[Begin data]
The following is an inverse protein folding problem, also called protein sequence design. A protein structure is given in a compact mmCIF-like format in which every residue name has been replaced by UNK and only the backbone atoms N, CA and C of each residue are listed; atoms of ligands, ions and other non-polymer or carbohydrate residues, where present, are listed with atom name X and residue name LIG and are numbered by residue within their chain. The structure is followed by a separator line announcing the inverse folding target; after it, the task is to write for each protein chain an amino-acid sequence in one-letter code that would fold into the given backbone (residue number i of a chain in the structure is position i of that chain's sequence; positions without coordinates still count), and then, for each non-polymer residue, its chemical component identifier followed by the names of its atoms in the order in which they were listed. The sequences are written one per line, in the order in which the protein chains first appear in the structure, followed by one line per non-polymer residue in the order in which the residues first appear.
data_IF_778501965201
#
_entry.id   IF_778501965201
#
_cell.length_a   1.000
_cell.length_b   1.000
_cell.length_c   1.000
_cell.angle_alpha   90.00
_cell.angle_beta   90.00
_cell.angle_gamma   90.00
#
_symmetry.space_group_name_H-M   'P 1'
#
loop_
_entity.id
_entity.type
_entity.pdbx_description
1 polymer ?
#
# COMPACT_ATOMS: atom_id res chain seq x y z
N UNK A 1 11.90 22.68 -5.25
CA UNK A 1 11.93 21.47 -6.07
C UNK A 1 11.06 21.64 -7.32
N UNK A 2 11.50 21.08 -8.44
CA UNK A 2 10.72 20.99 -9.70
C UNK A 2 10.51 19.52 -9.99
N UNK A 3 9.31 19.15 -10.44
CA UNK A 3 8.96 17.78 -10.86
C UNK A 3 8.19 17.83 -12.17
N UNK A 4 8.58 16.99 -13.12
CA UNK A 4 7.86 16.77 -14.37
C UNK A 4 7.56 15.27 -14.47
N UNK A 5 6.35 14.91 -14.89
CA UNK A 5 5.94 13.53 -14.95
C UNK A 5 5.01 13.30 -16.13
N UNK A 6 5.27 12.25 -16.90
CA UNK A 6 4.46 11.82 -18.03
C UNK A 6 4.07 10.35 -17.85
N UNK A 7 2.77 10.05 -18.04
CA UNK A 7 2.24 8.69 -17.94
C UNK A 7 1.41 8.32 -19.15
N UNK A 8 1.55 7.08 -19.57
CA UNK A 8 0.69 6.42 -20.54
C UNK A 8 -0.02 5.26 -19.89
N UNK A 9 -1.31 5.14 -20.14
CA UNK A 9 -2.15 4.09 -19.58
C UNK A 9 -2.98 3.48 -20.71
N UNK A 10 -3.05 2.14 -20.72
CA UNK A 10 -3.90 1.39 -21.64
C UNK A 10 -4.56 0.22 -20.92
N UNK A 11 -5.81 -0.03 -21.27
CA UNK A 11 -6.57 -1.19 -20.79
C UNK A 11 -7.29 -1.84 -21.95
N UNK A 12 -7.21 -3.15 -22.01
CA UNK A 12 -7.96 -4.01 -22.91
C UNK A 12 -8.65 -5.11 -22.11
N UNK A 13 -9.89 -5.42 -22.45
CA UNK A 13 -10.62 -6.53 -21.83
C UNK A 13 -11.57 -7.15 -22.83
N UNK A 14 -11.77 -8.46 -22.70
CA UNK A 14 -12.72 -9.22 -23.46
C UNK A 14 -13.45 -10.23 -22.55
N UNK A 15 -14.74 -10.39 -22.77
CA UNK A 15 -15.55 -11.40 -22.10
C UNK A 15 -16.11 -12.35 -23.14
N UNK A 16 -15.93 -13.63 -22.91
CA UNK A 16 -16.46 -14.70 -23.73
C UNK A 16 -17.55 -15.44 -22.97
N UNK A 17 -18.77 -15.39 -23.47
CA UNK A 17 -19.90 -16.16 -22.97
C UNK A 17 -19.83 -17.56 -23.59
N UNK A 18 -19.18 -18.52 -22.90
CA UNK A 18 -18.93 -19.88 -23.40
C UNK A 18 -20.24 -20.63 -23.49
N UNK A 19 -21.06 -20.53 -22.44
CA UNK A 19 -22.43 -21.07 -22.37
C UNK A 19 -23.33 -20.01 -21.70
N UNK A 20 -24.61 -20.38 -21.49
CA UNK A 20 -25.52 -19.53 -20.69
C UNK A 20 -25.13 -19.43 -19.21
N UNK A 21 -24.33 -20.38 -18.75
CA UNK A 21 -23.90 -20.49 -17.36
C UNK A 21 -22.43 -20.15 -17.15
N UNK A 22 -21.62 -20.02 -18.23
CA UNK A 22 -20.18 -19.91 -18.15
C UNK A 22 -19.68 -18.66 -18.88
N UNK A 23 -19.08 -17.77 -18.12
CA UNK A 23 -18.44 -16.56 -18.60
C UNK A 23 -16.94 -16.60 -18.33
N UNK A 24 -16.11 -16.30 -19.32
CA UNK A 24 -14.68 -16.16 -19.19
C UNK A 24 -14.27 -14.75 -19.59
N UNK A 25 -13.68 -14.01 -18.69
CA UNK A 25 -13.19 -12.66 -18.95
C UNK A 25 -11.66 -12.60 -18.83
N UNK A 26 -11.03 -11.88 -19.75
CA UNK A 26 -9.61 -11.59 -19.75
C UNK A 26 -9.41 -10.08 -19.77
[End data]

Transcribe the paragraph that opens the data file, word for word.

The following is an inverse protein folding problem, also called protein sequence design. A protein structure is given in a compact mmCIF-like format in which every residue name has been replaced by UNK and only the backbone atoms N, CA and C of each residue are listed; atoms of ligands, ions and other non-polymer or carbohydrate residues, where present, are listed with atom name X and residue name LIG and are numbered by residue within their chain. The structure is followed by a separator line announcing the inverse folding target; after it, the task is to write for each protein chain an amino-acid sequence in one-letter code that would fold into the given backbone (residue number i of a chain in the structure is position i of that chain's sequence; positions without coordinates still count), and then, for each non-polymer residue, its chemical component identifier followed by the names of its atoms in the order in which they were listed. The sequences are written one per line, in the order in which the protein chains first appear in the structure, followed by one line per non-polymer residue in the order in which the residues first appear.